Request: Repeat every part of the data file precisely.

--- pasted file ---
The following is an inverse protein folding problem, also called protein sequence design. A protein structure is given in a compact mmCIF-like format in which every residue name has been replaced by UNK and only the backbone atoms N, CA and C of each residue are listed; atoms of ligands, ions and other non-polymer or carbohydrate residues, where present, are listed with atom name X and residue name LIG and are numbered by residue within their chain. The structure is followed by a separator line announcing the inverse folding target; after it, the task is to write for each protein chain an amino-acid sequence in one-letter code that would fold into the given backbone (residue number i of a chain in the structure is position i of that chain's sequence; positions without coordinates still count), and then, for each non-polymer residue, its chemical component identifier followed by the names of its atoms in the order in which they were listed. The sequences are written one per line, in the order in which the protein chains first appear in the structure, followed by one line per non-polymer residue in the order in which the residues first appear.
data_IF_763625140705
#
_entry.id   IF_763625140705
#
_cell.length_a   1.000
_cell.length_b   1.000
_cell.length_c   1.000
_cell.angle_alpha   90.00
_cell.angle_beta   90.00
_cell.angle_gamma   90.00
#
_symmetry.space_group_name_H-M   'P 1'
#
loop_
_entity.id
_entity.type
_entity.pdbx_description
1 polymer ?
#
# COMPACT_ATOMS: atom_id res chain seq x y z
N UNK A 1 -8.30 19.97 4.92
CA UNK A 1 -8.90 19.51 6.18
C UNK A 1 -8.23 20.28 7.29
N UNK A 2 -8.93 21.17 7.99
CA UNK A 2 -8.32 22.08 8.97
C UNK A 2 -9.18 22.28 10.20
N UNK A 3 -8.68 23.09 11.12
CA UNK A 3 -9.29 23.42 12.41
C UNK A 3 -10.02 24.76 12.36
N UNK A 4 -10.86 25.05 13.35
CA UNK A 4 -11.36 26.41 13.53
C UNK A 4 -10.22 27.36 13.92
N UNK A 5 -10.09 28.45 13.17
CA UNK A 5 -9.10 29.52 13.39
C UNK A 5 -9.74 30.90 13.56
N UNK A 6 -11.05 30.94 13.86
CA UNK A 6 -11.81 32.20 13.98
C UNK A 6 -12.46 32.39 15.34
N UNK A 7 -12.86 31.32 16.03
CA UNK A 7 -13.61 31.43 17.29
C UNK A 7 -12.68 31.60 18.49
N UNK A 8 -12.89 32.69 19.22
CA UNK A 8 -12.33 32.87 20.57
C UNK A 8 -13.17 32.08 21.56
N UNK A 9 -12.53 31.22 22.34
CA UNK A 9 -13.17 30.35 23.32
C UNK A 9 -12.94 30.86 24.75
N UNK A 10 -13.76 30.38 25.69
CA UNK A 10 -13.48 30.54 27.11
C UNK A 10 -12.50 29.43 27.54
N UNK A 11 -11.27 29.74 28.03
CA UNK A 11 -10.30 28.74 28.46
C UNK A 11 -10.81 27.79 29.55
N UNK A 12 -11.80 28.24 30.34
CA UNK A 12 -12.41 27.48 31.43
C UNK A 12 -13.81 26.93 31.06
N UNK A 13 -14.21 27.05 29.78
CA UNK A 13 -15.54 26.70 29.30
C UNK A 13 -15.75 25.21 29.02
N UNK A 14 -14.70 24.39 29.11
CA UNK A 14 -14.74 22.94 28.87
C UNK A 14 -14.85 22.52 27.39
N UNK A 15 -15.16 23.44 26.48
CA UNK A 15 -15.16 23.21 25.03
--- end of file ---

The following is an inverse protein folding problem, also called protein sequence design. A protein structure is given in a compact mmCIF-like format in which every residue name has been replaced by UNK and only the backbone atoms N, CA and C of each residue are listed; atoms of ligands, ions and other non-polymer or carbohydrate residues, where present, are listed with atom name X and residue name LIG and are numbered by residue within their chain. The structure is followed by a separator line announcing the inverse folding target; after it, the task is to write for each protein chain an amino-acid sequence in one-letter code that would fold into the given backbone (residue number i of a chain in the structure is position i of that chain's sequence; positions without coordinates still count), and then, for each non-polymer residue, its chemical component identifier followed by the names of its atoms in the order in which they were listed. The sequences are written one per line, in the order in which the protein chains first appear in the structure, followed by one line per non-polymer residue in the order in which the residues first appear.
data_IF_763625140705
#
_entry.id   IF_763625140705
#
_cell.length_a   1.000
_cell.length_b   1.000
_cell.length_c   1.000
_cell.angle_alpha   90.00
_cell.angle_beta   90.00
_cell.angle_gamma   90.00
#
_symmetry.space_group_name_H-M   'P 1'
#
loop_
_entity.id
_entity.type
_entity.pdbx_description
1 polymer ?
#
# COMPACT_ATOMS: atom_id res chain seq x y z
N UNK A 1 -8.30 19.97 4.92
CA UNK A 1 -8.90 19.51 6.18
C UNK A 1 -8.23 20.28 7.29
N UNK A 2 -8.93 21.17 7.99
CA UNK A 2 -8.32 22.08 8.97
C UNK A 2 -9.18 22.28 10.20
N UNK A 3 -8.68 23.09 11.12
CA UNK A 3 -9.29 23.42 12.41
C UNK A 3 -10.02 24.76 12.36
N UNK A 4 -10.86 25.05 13.35
CA UNK A 4 -11.36 26.41 13.53
C UNK A 4 -10.22 27.36 13.92
N UNK A 5 -10.09 28.45 13.17
CA UNK A 5 -9.10 29.52 13.39
C UNK A 5 -9.74 30.90 13.56
N UNK A 6 -11.05 30.94 13.86
CA UNK A 6 -11.81 32.20 13.98
C UNK A 6 -12.46 32.39 15.34
N UNK A 7 -12.86 31.32 16.03
CA UNK A 7 -13.61 31.43 17.29
C UNK A 7 -12.68 31.60 18.49
N UNK A 8 -12.89 32.69 19.22
CA UNK A 8 -12.33 32.87 20.57
C UNK A 8 -13.17 32.08 21.56
N UNK A 9 -12.53 31.22 22.34
CA UNK A 9 -13.17 30.35 23.32
C UNK A 9 -12.94 30.86 24.75
N UNK A 10 -13.76 30.38 25.69
CA UNK A 10 -13.48 30.54 27.11
C UNK A 10 -12.50 29.43 27.54
N UNK A 11 -11.27 29.74 28.03
CA UNK A 11 -10.30 28.74 28.46
C UNK A 11 -10.81 27.79 29.55
N UNK A 12 -11.80 28.24 30.34
CA UNK A 12 -12.41 27.48 31.43
C UNK A 12 -13.81 26.93 31.06
N UNK A 13 -14.21 27.05 29.78
CA UNK A 13 -15.54 26.70 29.30
C UNK A 13 -15.75 25.21 29.02
N UNK A 14 -14.70 24.39 29.11
CA UNK A 14 -14.74 22.94 28.87
C UNK A 14 -14.85 22.52 27.39
N UNK A 15 -15.16 23.44 26.48
CA UNK A 15 -15.16 23.21 25.03